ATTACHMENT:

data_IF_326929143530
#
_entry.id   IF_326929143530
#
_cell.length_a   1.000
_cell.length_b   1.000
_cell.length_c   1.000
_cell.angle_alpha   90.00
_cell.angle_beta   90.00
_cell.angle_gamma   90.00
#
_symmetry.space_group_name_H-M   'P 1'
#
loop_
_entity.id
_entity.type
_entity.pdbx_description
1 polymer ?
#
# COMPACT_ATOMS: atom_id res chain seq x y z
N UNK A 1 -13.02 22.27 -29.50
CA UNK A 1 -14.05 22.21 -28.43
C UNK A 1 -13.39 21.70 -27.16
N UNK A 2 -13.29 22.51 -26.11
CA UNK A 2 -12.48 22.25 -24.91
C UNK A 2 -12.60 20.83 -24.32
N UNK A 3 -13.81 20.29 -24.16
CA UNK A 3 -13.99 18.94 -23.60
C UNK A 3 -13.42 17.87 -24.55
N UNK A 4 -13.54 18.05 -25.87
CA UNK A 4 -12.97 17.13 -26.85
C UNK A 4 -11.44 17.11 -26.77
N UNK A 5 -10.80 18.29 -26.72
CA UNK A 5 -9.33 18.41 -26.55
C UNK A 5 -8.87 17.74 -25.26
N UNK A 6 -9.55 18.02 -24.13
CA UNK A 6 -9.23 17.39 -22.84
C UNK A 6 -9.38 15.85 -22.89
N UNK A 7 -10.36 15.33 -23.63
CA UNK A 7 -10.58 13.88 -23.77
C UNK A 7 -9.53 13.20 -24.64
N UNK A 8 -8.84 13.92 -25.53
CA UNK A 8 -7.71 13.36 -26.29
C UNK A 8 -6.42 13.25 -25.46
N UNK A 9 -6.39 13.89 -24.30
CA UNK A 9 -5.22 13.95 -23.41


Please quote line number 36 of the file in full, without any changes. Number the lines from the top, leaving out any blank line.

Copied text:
N UNK A 6 -9.55 18.02 -24.13